The Charlestown food truck controversy is erasing people.

Issuing his groveling hostage statement for expressing his professional opinion at a public meeting, Charlestown Emergency Management Agency Director Kevin Gallup may have saved himself from cancelation, but in doing so, he gave more of our shared ground of freedom away to the woke wave:

“Like everyone, I have blind spots,” Gallup said. “I hope that in my years of service to the town and in my private life I haven’t acted on any biases I may have. In reality I probably have, though, even if in small ways that were never deliberate.”

His offense, as you may have heard (because for some reason this is considered important news), was suggesting the following during a discussion of a proposed food-truck event during the summer:

During the discussion, Gallup said, “If we’re going to have people showing up from Providence and hanging out that we don’t know, along with our children, some people aren’t going to appreciate that, and I can tell you that for a fact. So you’re going to need that police detail.”

The disproportionate reaction to this statement shows how insidious is the progressive hatred of free speech.  For starters, a reference to people from a city does not equate with a reference to minorities.  By casually insisting that it does, activists are conveniently erasing a little more than half of Providence’s residents, who are white, as if they don’t exist.

Regardless of race, it’s simply the case that designing an event such that it attracts an urban crowd changes the nature of an event.  City life is faster paced and often louder and more boisterous, and “people from Providence” attending such events are apt (on average) to be younger and childless.  Without offering an opinion on whether a suburban or rural town should discourage such visitors, one can acknowledge that an event is different depending on the nature and number of people who attend it.  Moreover, in an honest media environment, stories might include reference to the gangland violence and assaults on college students that are seemingly on the rise in the capital city.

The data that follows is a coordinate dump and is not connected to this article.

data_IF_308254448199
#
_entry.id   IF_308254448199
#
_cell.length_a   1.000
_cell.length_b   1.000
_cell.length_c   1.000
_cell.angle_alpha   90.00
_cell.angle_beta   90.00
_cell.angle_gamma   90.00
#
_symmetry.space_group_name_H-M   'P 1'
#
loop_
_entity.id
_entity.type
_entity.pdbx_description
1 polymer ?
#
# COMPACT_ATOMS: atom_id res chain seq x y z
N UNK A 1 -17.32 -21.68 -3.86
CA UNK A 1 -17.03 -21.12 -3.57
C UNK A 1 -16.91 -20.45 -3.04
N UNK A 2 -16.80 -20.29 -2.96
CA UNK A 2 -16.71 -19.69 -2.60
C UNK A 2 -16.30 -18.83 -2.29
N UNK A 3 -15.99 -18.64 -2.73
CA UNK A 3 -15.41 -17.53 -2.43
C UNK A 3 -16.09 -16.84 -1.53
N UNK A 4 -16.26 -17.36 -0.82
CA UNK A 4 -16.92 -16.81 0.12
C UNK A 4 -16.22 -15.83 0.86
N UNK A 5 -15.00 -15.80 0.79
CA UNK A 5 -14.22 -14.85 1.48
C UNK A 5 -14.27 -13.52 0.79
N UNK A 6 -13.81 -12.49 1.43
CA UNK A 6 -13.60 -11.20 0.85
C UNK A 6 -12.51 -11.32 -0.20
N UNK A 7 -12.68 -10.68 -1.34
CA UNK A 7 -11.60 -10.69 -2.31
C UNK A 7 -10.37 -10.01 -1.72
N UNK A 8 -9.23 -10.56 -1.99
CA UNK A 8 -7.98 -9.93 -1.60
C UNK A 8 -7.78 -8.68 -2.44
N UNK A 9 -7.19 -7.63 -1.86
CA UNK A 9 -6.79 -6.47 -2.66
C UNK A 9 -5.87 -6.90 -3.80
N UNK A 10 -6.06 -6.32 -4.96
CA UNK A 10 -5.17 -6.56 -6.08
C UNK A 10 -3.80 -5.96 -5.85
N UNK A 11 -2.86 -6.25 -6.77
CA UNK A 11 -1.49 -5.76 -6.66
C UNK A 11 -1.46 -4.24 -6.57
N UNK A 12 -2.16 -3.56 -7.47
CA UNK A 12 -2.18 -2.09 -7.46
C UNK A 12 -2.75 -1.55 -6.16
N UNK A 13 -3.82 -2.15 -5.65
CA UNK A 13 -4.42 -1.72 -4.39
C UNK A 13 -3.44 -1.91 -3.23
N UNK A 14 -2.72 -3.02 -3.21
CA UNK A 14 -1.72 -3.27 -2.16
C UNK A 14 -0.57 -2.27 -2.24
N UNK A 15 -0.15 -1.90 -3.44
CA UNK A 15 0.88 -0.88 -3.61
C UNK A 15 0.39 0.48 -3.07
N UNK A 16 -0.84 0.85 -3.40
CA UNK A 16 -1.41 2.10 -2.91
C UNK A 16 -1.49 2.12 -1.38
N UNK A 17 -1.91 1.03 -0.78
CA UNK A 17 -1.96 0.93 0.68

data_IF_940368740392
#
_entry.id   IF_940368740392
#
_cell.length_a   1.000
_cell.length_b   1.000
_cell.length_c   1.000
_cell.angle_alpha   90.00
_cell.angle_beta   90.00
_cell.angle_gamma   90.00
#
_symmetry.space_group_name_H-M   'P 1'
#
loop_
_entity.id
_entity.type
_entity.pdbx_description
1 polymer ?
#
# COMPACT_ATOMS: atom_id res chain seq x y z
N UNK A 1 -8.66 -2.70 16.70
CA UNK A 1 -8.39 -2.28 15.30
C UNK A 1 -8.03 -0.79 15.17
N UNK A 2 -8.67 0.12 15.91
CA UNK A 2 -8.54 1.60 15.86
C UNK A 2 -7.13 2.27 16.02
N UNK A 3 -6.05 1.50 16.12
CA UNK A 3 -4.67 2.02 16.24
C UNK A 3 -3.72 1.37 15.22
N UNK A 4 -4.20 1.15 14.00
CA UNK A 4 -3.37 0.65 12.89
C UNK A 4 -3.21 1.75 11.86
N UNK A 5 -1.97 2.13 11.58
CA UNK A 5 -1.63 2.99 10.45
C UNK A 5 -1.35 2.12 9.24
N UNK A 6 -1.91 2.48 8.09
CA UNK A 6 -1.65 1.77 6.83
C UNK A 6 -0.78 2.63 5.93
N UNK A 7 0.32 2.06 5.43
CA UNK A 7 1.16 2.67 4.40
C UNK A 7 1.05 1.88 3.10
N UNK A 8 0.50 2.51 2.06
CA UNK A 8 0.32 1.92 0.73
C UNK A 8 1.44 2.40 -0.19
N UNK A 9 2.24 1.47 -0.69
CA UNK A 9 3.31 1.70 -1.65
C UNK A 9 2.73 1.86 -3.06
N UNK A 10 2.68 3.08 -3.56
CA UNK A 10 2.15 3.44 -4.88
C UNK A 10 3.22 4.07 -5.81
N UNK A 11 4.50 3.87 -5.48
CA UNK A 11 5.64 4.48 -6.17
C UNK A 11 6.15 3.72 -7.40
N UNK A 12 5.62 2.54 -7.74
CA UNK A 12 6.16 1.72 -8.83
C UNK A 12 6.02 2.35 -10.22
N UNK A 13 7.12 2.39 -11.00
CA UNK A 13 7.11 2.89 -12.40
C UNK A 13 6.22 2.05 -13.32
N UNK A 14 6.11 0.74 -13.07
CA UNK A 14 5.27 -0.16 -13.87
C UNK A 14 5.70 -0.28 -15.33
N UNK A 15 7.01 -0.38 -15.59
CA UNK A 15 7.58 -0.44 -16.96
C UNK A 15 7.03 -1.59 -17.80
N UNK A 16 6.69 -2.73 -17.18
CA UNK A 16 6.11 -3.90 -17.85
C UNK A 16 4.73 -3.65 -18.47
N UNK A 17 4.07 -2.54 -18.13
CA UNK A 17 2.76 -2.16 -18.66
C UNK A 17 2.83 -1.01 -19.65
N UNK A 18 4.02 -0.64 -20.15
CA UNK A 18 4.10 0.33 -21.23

While it may be foolish to fear that a food truck event would bring Providence crashing down upon Charlestown, it isn’t out of bounds for residents to consider it.  And whether or not one believes local government ought to be used to forbid private events that make some residents mildly uncomfortable, the same genre of rights requires that those residents be free to believe differently.

In that respect, note that Gallup was expressing his opinion not about what he prefers, but about what he thinks some people in the community that he serves will demand.  Not improbably, he had heard from such residents and had specific conversations in mind.  Pushing such statements out of bounds implicitly removes those residents’ rights to be heard and to be represented.

Just so do would-be tyrants keep us distracted and at each other’s throats as they tear out the guts of our representative democracy.  Their work is so advanced that nobody in mainstream Rhode Island society, much less journalists and decision-makers will even think to make such a point, either because they’ve been thoroughly indoctrinated or because they’ve internalized the danger to their own careers.


Featured image by Justin Katz.

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